La Rondine (The Swallow) is the 8th of Puccini’s 12 operas. It is the least performed of his mature works. It was commissioned in 1913 by Vienna’s Carltheater. They wanted a lighter and more entertaining opera in the style of Strauss’s Der Rosenkavalier. The result was more in the style of Lehar with touches of La Traviata and another Strauss’s Die Fledermaus mixed in.
The opera was not finished until 1916 when Austria and Italy were at war. Therefore, the premiere was given in neutral territory – Monaco at the Opéra de Monte-Carlo in March of 1917. Puccini fiddled with the opera never deciding on a definitive version – there are three, two with two different endings.
Puccini, even on a day off, was going to compose an opera with a lot of beautiful and interesting music. The ending to the opera’s second act is exceptionally well done. Magda goes to Bullier’s – a Parisian cabaret. Her maid Lisette also shows up. She is convinced by her escort Prunier that Magda is someone else. Ruggero arrives and doesn’t recognize Magda when she sits at his table. She tells him her name is Paulette. Everyone was together in the first act, so either there’s an outbreak of river blindness or Bullier’s is very dimly lit. The two couples sing a toast to love.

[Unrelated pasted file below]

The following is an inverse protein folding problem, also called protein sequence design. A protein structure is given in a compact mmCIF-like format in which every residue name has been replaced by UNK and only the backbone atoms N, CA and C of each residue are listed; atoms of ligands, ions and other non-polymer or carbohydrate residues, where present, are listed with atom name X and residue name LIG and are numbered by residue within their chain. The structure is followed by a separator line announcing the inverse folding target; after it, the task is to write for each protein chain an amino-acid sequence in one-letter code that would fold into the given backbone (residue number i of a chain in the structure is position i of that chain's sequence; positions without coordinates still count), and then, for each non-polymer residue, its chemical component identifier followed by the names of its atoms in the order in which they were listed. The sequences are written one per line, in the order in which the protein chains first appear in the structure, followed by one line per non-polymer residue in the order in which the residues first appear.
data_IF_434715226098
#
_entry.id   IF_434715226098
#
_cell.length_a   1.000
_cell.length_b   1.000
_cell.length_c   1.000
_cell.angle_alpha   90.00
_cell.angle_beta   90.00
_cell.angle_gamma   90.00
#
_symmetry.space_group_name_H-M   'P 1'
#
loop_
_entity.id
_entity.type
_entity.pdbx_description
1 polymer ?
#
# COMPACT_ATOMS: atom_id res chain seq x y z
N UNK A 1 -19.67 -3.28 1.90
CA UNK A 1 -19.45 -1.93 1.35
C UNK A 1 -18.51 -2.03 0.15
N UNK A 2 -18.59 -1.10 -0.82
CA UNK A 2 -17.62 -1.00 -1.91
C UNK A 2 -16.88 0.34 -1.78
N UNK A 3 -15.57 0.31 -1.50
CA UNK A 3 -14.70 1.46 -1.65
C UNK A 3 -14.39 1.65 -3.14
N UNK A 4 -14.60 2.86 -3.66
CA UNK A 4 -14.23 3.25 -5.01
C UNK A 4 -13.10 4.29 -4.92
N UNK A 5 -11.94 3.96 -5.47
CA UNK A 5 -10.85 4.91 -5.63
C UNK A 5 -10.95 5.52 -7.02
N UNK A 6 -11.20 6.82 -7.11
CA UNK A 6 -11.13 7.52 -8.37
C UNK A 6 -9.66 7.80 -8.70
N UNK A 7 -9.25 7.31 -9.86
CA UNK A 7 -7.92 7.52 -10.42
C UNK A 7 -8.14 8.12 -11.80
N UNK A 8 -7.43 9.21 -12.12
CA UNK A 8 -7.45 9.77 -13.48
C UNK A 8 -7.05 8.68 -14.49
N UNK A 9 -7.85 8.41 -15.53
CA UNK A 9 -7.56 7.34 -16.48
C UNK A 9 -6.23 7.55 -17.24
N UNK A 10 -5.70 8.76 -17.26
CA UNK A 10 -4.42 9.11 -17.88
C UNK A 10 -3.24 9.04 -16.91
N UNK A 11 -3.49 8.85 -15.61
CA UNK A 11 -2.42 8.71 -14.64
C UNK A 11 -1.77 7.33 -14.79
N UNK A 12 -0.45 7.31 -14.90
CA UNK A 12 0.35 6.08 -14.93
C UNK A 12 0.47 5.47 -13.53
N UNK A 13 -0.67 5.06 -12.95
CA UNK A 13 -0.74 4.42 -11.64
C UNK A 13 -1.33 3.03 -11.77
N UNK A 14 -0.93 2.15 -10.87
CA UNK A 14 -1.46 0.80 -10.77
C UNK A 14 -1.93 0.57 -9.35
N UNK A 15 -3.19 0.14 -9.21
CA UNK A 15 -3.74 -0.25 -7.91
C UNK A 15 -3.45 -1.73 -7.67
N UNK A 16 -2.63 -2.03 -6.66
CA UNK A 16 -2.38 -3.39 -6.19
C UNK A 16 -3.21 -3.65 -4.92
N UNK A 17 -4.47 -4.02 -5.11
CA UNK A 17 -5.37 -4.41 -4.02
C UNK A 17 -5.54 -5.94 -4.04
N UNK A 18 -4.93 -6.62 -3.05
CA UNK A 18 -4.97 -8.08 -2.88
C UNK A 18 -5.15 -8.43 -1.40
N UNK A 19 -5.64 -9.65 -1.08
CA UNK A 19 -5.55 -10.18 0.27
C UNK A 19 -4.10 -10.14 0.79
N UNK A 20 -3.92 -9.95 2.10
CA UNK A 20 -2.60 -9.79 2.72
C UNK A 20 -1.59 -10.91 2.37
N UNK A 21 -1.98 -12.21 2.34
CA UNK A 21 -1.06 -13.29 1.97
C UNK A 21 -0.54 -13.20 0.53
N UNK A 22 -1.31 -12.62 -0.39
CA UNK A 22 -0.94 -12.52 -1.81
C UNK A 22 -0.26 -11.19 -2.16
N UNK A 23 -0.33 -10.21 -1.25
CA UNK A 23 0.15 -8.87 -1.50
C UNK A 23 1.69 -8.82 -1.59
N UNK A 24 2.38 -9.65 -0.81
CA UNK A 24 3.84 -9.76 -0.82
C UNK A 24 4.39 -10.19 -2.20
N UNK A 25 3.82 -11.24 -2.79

Rambaldo ( the man who is keeping Magda) also turns up. He has no trouble recognizing her. He asks her to leave, but she want to remain with Ruggero – who has left the table to go to the men’s room and doesn’t hear Rambaldo’s conversation with his new inamorata. They (“Paulette” and Ruggero) have fallen in love (despite the poor visibility) and decide to be together, but Magda is worried about deceiving Ruggero about her past and true identity. The act ends with the dawn as the new couple walks towards what Ruggero believes is eternal bliss.
The excerpt below starts just before the great ensemble ‘Bevo al tuo fresco sorriso’ and continues to the end of the act. The scene is pure Puccini genius – both theatrically and musically.